After nearly two decades, Parkesburg inventor Paul Bellezza has secured a patent for a potential revolutionary development in energy production, writes John Chambless for the Chester County Press.
To put it in layman’s terms: Bellezza said that the parts that make thermoelectric devices run use electricity to produce either heat or cold. The joints between the metal plates expand and contract, but over time the solder can no longer hold and the unit fails.
To circumvent this, Bellezza’s process coats the metal plates with graphene. This fuses them together without soldering, eliminating the possibility of them failing.
“Basically, it self-repairs,” he said. “So if there are thermal stresses, any breaks repair themselves. It’s almost like a web.”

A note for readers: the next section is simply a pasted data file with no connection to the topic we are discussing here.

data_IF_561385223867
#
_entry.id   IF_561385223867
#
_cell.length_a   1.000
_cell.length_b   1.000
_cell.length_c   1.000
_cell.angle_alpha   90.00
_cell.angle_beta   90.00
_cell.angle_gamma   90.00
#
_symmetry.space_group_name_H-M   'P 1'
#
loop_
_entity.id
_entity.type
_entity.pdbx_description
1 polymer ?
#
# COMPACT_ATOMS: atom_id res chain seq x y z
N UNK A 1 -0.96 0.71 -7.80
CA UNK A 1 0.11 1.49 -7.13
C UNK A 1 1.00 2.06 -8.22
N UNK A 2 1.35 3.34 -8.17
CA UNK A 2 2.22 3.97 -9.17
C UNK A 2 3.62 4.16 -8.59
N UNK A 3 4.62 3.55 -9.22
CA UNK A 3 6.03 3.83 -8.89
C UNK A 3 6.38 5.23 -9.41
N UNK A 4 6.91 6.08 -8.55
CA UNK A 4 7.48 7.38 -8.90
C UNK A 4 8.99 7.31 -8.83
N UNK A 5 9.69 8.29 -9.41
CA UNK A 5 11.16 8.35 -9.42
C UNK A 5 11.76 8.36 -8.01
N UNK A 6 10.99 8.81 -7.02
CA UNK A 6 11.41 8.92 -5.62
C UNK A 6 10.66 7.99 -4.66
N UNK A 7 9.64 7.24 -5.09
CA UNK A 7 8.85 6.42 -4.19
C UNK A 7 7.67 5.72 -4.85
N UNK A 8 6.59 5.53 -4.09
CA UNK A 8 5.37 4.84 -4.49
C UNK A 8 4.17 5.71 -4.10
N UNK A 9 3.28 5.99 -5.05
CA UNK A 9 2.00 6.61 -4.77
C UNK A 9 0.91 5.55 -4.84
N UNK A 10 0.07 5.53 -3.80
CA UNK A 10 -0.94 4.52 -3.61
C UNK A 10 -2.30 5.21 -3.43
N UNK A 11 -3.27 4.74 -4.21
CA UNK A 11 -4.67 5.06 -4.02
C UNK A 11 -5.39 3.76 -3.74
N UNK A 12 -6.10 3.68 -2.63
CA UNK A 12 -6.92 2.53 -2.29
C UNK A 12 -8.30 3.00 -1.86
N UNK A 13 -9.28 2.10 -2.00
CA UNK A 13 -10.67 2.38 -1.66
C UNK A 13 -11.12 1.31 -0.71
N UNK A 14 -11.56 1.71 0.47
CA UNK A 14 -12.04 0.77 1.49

His fascination with the thermoelectric process began producing results 15 years ago. Back then, Bellezza built a working model that produced significant electricity just using heat.
“My patent solves the problem of putting thermoelectric in the mainstream as a technology for power generation,” he said.
His patent was approved three weeks ago, and he is now awaiting clearance for two of his other ideas. These, when combined with the approved patent, could make him a giant in alternative energy production.
Read more about the Parkesburg inventor in the Chester County Press here.